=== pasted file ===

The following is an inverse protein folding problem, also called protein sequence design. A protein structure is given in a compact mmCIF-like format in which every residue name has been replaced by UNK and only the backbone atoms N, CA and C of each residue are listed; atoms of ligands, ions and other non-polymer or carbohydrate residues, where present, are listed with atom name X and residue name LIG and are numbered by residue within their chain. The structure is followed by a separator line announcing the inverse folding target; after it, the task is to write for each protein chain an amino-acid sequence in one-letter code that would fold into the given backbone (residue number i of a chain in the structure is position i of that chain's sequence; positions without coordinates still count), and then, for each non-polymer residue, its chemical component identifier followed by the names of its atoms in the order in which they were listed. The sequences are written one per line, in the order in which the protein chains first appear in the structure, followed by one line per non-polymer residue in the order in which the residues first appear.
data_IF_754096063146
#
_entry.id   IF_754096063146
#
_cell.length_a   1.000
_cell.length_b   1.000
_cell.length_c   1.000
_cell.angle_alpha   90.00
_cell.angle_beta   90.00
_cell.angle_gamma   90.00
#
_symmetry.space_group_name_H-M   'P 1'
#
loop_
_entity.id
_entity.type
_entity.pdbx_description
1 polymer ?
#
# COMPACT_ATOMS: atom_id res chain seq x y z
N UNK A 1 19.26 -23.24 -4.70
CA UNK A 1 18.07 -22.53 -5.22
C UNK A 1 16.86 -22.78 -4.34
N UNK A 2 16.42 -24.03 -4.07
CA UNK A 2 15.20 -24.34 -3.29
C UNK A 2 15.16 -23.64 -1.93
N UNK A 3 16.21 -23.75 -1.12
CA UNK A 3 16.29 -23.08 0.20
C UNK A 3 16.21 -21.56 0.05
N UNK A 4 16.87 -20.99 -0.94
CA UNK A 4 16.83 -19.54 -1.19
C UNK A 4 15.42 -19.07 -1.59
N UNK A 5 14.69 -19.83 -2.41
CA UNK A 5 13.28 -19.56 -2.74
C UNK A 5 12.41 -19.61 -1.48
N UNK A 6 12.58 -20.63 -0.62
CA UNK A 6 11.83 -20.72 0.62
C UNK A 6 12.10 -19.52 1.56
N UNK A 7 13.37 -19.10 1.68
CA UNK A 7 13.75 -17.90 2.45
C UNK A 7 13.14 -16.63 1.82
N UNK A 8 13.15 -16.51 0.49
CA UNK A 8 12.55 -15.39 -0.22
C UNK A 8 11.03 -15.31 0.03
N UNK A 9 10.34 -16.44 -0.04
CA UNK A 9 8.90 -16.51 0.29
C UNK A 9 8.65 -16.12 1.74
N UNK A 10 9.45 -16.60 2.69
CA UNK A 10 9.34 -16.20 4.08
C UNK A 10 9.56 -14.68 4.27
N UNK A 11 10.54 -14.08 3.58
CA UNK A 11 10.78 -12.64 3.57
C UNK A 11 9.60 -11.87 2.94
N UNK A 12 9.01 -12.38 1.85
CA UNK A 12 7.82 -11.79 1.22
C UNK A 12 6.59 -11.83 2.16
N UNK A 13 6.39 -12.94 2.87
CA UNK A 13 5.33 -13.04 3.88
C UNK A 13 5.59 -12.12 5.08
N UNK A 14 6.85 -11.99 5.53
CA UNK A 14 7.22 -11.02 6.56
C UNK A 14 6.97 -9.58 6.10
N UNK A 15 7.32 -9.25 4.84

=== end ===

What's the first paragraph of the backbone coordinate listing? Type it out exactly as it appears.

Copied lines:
The following is an inverse protein folding problem, also called protein sequence design. A protein structure is given in a compact mmCIF-like format in which every residue name has been replaced by UNK and only the backbone atoms N, CA and C of each residue are listed; atoms of ligands, ions and other non-polymer or carbohydrate residues, where present, are listed with atom name X and residue name LIG and are numbered by residue within their chain. The structure is followed by a separator line announcing the inverse folding target; after it, the task is to write for each protein chain an amino-acid sequence in one-letter code that would fold into the given backbone (residue number i of a chain in the structure is position i of that chain's sequence; positions without coordinates still count), and then, for each non-polymer residue, its chemical component identifier followed by the names of its atoms in the order in which they were listed. The sequences are written one per line, in the order in which the protein chains first appear in the structure, followed by one line per non-polymer residue in the order in which the residues first appear.